Ok folks, as you can probably tell by the lack of regular updates, internet access hasn't been as frequent or as easy as we might have (foolishly) expected. The net cafes are few and far between and when we do get to them, the connection is slow, the computers are grimy (one had some kind of pie all over the keys), the keys are arranged in a different order ( it being an Arabic country n’ all!) and when we do get a decent connection, our (my) account gets a virus which sends out emails about erectile dysfuction to everybody on my contact list (sorry ma and pa!). With that in mind we bought ourselves a tiny wee laptop at one of the MarJanes (massive supermarkets) in Marrakech…the keys are still in Arabic order so be patient with our spelling! Given the slow connections, photo uploads may be few and far between…

Right now, Lara, me, and a couple of our new travel buddies (Sonya the Kiwi and Ian the Canuck) are sitting in a random restaurant in Nouadhibou (not sure of spelling) in Mauritania…it’s an Islamic state and is pretty much like the wild west here….desolate, barren, sandy as fook and with an overbearing feeling of paranoia (we’ve been told to look out for bandits following kidnappings of some Frenchies doing the Dakar rally in recent times)…after crossing through no man’s land after the Morrocan border we passed through numerous landmine warning signposts! We’ve been told not to stray too far from the truck with the shovel and toilet roll…if you know what I mean?…our Japanese friend told us he understood these instrcutions with the simple words “not much food so only do little toilet”.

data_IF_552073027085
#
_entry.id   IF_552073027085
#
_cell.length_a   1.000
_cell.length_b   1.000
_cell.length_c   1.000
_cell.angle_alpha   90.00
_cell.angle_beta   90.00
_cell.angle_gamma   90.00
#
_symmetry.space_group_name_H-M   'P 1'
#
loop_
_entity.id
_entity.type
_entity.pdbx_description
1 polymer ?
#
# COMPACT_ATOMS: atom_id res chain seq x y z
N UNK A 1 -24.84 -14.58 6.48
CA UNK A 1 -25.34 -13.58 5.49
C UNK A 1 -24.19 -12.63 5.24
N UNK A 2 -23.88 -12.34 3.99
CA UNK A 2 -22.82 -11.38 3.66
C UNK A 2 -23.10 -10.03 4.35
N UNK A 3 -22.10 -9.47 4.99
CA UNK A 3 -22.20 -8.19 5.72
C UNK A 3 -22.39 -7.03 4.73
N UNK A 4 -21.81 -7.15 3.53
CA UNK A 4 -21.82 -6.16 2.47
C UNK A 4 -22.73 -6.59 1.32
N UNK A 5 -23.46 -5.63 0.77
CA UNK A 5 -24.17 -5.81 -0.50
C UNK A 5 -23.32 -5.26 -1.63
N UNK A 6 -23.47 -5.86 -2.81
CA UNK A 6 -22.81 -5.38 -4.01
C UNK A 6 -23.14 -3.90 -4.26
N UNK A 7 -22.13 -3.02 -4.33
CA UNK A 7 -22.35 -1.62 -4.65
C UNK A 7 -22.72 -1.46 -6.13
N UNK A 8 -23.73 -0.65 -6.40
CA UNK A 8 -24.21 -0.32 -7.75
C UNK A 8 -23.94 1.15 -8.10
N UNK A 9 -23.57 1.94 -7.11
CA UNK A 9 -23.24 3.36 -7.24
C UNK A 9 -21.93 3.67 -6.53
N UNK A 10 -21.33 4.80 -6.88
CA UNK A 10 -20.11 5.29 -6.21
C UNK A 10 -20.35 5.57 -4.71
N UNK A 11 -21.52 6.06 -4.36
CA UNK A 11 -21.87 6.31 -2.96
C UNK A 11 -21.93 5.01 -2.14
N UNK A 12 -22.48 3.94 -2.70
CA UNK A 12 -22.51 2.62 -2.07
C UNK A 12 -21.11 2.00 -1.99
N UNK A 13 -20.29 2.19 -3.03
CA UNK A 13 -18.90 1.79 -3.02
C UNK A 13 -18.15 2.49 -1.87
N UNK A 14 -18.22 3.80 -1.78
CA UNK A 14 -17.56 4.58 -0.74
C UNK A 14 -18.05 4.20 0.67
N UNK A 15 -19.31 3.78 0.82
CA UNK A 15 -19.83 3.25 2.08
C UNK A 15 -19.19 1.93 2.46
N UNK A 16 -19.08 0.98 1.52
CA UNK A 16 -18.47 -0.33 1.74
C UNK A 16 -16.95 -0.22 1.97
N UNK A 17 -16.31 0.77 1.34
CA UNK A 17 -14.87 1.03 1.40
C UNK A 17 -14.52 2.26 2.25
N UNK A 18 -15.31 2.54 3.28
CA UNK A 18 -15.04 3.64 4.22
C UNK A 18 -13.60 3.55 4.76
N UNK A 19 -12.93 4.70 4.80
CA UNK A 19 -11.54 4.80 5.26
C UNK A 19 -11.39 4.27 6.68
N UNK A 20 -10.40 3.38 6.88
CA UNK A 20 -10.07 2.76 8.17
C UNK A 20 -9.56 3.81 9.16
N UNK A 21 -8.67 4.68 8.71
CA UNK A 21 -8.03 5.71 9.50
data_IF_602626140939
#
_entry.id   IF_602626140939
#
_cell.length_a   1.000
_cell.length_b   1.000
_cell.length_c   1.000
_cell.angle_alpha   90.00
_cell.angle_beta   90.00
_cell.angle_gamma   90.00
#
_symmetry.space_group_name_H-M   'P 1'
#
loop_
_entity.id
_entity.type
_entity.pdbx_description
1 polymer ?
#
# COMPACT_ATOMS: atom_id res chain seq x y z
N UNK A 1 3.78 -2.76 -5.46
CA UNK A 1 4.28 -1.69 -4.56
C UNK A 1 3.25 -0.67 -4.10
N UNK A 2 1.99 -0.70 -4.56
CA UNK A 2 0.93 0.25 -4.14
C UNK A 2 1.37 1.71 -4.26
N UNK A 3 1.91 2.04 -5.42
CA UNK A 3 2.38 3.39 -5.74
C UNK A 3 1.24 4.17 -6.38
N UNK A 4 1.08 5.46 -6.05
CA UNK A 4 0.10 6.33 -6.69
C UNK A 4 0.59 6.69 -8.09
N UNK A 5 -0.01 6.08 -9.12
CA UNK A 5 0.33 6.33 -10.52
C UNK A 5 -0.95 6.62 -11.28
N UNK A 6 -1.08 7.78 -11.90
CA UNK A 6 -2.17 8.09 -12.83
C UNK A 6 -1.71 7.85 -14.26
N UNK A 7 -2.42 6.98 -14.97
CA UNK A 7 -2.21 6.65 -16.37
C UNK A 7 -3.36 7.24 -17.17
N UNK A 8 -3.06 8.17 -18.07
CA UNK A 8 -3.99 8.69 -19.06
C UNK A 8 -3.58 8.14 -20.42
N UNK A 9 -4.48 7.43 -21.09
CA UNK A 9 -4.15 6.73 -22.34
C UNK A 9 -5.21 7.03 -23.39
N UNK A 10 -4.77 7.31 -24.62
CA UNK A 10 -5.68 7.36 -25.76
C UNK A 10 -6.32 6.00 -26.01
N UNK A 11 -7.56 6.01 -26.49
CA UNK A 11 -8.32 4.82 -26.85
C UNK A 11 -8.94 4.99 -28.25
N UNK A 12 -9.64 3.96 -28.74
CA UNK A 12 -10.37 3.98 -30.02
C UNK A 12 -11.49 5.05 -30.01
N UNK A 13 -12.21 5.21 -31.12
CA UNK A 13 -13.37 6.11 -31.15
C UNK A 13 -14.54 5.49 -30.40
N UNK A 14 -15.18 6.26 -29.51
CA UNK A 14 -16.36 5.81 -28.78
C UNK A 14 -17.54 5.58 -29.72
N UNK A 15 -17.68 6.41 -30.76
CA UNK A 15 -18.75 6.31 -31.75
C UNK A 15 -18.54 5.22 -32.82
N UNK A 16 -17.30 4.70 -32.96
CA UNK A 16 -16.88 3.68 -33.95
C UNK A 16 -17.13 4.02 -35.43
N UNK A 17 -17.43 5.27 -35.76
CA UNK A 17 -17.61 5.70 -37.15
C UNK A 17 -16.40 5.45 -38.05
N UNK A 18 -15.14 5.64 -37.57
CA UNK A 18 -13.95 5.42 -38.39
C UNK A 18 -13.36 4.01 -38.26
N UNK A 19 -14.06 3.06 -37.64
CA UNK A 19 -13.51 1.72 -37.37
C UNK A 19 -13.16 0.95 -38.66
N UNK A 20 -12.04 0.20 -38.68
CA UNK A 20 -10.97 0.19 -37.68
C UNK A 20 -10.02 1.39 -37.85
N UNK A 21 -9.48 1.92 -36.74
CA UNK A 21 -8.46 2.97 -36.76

Despite all this, we’ve somehow found a quiet wee cafĂ© with free wifi so we’re using the opportunity to catch up….on a veeery slooooooooooooooooooz connection.

So, 1 country down and 29 to go. 9 months left…Morocco was amazing…

Marrakech (touristy but with its charms), Casablanca (underwhelming…we definitely won’t be hearing Sam play it again), Rabat – where we spent most of the time chilling in the car park of an aforementioned MarJane as we waited for our visas for Mauritania, Mali and Ghana to come through at the respective embassies.